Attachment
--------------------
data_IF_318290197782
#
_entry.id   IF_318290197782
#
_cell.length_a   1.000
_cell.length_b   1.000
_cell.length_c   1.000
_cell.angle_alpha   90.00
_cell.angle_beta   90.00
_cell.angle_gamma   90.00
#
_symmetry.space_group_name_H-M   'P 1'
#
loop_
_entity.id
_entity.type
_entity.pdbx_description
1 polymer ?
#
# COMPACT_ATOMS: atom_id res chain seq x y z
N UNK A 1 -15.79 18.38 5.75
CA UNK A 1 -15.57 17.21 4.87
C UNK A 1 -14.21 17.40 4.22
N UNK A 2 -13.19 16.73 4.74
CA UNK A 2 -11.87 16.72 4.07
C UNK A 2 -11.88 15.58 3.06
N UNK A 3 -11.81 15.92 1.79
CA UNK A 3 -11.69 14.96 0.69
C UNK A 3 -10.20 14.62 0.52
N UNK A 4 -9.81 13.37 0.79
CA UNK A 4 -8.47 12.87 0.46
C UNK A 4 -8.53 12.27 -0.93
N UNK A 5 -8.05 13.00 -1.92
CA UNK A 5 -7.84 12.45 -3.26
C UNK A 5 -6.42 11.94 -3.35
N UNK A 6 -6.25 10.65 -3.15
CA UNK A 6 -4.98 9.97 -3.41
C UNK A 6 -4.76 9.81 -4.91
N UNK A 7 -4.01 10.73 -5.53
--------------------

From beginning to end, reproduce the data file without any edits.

data_IF_318290197782
#
_entry.id   IF_318290197782
#
_cell.length_a   1.000
_cell.length_b   1.000
_cell.length_c   1.000
_cell.angle_alpha   90.00
_cell.angle_beta   90.00
_cell.angle_gamma   90.00
#
_symmetry.space_group_name_H-M   'P 1'
#
loop_
_entity.id
_entity.type
_entity.pdbx_description
1 polymer ?
#
# COMPACT_ATOMS: atom_id res chain seq x y z
N UNK A 1 -15.79 18.38 5.75
CA UNK A 1 -15.57 17.21 4.87
C UNK A 1 -14.21 17.40 4.22
N UNK A 2 -13.19 16.73 4.74
CA UNK A 2 -11.87 16.72 4.07
C UNK A 2 -11.88 15.58 3.06
N UNK A 3 -11.81 15.92 1.79
CA UNK A 3 -11.69 14.96 0.69
C UNK A 3 -10.20 14.62 0.52
N UNK A 4 -9.81 13.37 0.79
CA UNK A 4 -8.47 12.87 0.46
C UNK A 4 -8.53 12.27 -0.93
N UNK A 5 -8.05 13.00 -1.92
CA UNK A 5 -7.84 12.45 -3.26
C UNK A 5 -6.42 11.94 -3.35
N UNK A 6 -6.25 10.65 -3.15
CA UNK A 6 -4.98 9.97 -3.41
C UNK A 6 -4.76 9.81 -4.91
N UNK A 7 -4.01 10.73 -5.53